How to Ask Questions: HOW LONG, HOW MUCH…

How to Ask Questions: HOW LONG, HOW MUCH…

What is the difference between “how much time” and “how many times”? Do we say “how long” or “how long time”? In this essential English lesson, I will teach you how we use “how much time”, “how long”, and “how many times”. I will also look at some of the most common mistakes students make with these question words and teach you how to correct them. At the end of this video, you will know exactly how to form questions using “how”. After watching, take my quiz at to make sure you understand.


Hi there. My name is Emma, and in today’s video I am going to teach you a very, very important grammar point. I’m going to teach you about a mistake many, many students make. So I don’t want you to make this mistake, so let’s get started. In this video I am going to teach you the difference between “How long”, “How long time”, “How much time” and “How many times”. Students often confuse these four expressions. So let’s look at some of the differences.

So I have here a question. I actually have three different sentences, here. One of them is right, two of them are wrong. Okay? So let’s look at these together. The first one: “How long time have you been here?” The second one: “How long have you been here?” And the third one: “How many time have you been here?” So one of these is correct. Which one do you think is right? If you said: “How long time have you been here?” that’s incorrect. This one, it’s wrong. Number two: “How long have you been here?” If you said this one, you are correct. This is right. What about the last one? “How many time have you been here?” This one is also wrong, but we can make it right if we add an “s”. So let’s go over each of these so you can find out why some of these are wrong, and why some of them are right.

To get started, let’s look at “How long”. So when we ask somebody: “How long…?” we are asking them about time. Okay? We want to know the amount of time for something. So, for example: “How long have you been here?” I want to know, maybe, how many minutes. Or maybe I want to know how many hours you’ve been here. Okay? If I ask you: “How long have you lived in England?” an answer would be a number that has to do with time. You might say: “Five years.”, “Four weeks.”, “Two months.” Okay? So when we ask: “How long…?” the answer and what we want to know is about time; minutes, hours, days, months, weeks, years. Okay?

So let’s look at another example. “How long have you lived in Spain?” The answer is going to be something about time. “Three years.” Okay? You’ll notice not always, but many times we use: “How long” with the present perfect. It’s possible to use it with the past tense, the simple past, and also the future, but you will often see it with the present perfect. “How long have you been married?”, “How long have you worked here?”, “How long have you studied English?” Okay? So a lot of the questions you probably want to ask somebody, you’re probably going to use: “How long have you…?” Okay? Very common way we ask questions.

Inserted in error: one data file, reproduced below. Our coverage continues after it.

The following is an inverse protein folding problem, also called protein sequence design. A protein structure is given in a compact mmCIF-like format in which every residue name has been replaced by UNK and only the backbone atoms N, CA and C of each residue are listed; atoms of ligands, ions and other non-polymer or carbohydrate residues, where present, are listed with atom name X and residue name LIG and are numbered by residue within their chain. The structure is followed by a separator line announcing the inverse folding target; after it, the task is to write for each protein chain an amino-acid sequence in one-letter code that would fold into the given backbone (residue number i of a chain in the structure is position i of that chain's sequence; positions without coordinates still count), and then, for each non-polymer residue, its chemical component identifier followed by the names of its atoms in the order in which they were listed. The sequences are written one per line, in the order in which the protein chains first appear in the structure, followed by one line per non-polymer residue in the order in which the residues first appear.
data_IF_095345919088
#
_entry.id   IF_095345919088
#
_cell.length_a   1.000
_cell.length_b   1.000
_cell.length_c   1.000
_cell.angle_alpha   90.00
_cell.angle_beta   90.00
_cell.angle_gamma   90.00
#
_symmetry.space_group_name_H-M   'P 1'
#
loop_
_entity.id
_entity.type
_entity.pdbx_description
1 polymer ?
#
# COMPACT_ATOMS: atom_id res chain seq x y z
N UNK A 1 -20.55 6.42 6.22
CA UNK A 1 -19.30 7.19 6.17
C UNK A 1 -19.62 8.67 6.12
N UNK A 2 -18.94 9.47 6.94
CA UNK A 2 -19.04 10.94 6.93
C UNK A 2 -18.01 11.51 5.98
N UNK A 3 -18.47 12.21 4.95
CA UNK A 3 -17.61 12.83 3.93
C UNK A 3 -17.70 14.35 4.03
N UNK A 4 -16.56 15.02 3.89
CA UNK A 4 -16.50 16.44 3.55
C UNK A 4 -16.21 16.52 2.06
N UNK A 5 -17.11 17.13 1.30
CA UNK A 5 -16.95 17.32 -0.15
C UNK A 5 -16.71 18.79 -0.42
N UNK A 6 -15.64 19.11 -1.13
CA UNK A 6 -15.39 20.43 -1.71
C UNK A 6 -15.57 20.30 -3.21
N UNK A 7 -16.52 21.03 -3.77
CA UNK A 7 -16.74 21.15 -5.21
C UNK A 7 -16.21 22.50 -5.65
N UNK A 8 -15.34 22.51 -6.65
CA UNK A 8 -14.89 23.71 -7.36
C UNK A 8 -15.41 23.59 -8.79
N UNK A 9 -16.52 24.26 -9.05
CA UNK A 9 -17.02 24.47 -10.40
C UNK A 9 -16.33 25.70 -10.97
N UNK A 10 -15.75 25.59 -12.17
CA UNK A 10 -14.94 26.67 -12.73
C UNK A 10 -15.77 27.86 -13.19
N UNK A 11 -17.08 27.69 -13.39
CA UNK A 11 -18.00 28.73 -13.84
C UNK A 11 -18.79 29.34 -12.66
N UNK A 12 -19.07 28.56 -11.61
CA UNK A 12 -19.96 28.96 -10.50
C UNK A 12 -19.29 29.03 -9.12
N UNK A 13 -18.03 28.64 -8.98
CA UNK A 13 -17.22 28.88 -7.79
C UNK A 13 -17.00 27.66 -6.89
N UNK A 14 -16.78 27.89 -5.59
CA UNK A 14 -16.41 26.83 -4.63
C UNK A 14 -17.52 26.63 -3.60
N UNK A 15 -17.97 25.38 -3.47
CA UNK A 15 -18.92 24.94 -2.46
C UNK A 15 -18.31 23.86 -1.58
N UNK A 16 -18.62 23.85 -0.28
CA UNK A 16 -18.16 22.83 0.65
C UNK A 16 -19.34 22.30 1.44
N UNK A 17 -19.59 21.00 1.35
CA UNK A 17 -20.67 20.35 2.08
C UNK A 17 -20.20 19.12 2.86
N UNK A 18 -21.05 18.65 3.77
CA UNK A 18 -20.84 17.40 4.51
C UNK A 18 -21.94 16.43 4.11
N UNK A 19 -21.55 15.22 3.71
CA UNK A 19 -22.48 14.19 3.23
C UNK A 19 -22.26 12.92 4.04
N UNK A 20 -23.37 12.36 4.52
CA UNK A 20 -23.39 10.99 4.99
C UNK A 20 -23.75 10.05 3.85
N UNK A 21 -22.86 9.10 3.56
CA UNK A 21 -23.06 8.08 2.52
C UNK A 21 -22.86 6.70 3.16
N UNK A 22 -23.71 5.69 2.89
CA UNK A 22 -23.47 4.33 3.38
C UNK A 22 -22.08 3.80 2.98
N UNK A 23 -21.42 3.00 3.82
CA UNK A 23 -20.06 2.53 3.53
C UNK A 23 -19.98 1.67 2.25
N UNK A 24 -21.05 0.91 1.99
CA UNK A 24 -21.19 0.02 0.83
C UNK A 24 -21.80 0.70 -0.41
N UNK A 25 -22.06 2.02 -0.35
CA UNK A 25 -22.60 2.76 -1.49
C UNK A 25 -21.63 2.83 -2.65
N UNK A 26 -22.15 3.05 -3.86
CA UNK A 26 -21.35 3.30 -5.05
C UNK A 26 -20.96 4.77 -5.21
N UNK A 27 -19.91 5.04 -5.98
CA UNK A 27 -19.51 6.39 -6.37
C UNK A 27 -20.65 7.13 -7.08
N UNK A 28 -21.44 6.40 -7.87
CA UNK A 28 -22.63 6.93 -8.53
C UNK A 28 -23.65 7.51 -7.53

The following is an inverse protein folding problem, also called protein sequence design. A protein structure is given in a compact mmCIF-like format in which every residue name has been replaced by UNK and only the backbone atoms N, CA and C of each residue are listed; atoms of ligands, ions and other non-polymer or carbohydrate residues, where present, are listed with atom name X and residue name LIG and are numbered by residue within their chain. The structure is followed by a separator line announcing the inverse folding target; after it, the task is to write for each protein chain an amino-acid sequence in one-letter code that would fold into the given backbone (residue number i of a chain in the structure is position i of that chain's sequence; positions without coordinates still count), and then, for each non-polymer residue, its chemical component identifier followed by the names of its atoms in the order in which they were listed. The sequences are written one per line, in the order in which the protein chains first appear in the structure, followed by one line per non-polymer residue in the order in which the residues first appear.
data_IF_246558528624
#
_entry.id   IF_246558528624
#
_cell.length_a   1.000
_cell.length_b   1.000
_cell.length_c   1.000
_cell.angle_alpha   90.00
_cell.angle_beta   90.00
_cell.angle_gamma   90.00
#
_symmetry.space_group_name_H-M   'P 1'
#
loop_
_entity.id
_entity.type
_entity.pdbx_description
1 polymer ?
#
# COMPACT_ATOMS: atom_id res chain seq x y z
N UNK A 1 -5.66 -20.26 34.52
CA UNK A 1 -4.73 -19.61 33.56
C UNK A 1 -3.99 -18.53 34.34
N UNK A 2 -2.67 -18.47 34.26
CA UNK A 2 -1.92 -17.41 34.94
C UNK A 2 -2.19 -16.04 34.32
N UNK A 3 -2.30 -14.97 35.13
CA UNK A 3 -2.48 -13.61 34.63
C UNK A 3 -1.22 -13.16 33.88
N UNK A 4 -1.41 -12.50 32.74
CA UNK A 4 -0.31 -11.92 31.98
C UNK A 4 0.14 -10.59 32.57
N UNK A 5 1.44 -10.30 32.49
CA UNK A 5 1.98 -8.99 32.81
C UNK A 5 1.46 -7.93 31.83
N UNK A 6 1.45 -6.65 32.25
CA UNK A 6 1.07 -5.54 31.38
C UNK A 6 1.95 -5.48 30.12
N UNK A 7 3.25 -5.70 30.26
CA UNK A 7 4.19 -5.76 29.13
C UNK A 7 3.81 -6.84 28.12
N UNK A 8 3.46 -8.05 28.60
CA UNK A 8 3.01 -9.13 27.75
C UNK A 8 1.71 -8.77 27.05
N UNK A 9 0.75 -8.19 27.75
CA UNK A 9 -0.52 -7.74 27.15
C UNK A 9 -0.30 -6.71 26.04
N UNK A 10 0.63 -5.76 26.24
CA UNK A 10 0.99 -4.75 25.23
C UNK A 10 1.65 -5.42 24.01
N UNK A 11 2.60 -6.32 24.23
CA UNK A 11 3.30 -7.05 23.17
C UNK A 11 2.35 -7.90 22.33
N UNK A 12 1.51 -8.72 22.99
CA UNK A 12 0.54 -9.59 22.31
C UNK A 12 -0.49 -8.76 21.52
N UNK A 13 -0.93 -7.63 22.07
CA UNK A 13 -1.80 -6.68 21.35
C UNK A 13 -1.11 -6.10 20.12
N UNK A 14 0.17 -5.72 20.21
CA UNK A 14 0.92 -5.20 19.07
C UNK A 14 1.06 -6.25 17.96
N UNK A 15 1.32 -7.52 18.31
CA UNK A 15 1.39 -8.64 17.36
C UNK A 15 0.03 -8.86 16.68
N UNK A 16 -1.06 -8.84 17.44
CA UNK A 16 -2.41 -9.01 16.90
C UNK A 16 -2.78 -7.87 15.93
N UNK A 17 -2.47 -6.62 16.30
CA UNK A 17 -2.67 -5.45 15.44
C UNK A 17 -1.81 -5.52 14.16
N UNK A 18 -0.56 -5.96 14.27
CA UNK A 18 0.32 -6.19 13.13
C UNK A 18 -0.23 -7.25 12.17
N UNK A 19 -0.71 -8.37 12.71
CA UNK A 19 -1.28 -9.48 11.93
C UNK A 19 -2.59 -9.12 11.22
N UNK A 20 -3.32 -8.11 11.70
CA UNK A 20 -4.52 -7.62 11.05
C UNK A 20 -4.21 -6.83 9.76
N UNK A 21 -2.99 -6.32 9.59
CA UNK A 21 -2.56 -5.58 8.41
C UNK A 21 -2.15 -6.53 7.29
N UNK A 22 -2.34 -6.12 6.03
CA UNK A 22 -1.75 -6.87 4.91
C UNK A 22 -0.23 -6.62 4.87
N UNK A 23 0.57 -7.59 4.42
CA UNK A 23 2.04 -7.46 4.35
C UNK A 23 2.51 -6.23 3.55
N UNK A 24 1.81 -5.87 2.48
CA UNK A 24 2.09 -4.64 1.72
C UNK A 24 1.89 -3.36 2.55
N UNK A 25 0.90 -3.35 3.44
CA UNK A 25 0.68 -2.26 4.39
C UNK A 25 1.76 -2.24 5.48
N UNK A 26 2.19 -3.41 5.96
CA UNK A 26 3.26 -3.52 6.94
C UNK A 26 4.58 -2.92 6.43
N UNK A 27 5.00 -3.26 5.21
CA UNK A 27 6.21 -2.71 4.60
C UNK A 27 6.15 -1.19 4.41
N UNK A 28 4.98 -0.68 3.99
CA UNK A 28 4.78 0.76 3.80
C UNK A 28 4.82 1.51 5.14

So, what about: “How long time”? Can I say that also? Can I say: “How long time have you lived in Spain?” or: “How long time did you sleep on the plane?” No. If you’re asking how long, you don’t need the word “time”. Okay? We never say in English: “How long time”. Many students say: “How long time”, but this is not correct. The correct expression: “How long”. Not: “How long time”. All right, so now let’s look at “How much time” and “How many times”.

Okay, so we’ve talked about “How long”, which is good, “How long time”, which is bad. Now let’s look at: “How much time…?” I think this is why many students get confused. I think they confuse: “How long” and “How much time”, and they… As a result, they create: “How long time”, which is incorrect.

So: “How much time” actually is pretty much the same as “How long”. When you ask: “How much time…?” you want to know about the amount of time. You want to know about maybe it’s minutes, days, weeks, months, years. It’s the same as “How long”. Okay? So, for example: “How much time does it take to get to work?” I could also say: “How long does it take to get to work?” They have the same meaning. Or: “How much time have you waited?”, “How much time have you been in line for?” Okay? So, the answers to these questions are going to be about time. -“How much time does it take to get to work?” -“For me, it takes one hour.” -“How much time have you waited in line?” -“I’ve waited in line five minutes.” Okay? So, for both “How long” and “How much time”, they’re pretty much the same. In conversation, we usually use “How long”. Okay? You can use both, but native speakers are more likely to use “How long”. So if you’re trying to decide: Do I use “How much time” or “How long”? “How long” is more natural and it’s more common. Okay? But they mean the same thing.